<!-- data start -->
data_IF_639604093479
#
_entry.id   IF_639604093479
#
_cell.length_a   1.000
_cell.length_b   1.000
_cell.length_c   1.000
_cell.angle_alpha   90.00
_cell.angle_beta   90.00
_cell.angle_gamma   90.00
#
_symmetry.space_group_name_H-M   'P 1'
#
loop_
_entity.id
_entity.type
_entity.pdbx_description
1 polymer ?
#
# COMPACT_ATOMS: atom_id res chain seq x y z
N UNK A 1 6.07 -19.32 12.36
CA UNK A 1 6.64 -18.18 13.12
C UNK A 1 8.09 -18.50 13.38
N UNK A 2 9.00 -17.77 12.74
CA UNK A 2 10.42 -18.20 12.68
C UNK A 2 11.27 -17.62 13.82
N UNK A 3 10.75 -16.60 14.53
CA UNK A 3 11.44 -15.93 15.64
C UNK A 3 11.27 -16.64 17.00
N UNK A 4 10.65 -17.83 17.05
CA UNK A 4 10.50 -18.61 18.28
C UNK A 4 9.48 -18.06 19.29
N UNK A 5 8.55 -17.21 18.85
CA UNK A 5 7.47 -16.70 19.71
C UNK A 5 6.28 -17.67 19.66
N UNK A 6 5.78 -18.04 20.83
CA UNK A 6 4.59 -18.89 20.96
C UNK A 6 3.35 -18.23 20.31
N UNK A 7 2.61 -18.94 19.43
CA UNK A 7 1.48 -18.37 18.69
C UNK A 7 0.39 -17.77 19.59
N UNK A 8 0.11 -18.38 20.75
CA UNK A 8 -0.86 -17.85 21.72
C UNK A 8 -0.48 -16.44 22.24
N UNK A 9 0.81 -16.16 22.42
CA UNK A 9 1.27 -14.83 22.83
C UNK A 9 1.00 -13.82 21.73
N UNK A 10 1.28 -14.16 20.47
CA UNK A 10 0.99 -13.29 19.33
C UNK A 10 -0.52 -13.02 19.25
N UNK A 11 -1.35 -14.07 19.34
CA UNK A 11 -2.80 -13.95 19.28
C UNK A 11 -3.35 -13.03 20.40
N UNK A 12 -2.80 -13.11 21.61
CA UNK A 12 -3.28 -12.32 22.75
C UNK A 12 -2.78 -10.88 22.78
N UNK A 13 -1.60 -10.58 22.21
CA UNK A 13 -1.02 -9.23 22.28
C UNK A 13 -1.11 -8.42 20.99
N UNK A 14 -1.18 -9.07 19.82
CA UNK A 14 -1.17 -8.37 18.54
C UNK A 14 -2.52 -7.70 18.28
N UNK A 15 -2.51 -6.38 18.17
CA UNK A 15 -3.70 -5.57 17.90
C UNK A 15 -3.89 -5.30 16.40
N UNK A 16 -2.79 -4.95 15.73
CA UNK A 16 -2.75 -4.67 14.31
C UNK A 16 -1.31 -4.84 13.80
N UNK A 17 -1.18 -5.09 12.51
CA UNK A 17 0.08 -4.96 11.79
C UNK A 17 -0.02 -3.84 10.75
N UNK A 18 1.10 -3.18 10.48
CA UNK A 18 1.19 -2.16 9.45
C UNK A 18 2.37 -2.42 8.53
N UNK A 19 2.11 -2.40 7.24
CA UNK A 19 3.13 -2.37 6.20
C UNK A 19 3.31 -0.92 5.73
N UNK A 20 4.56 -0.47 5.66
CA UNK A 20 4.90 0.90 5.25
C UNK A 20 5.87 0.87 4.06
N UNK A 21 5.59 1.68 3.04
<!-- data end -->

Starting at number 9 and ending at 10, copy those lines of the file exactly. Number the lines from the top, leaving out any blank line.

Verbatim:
_cell.angle_beta   90.00
_cell.angle_gamma   90.00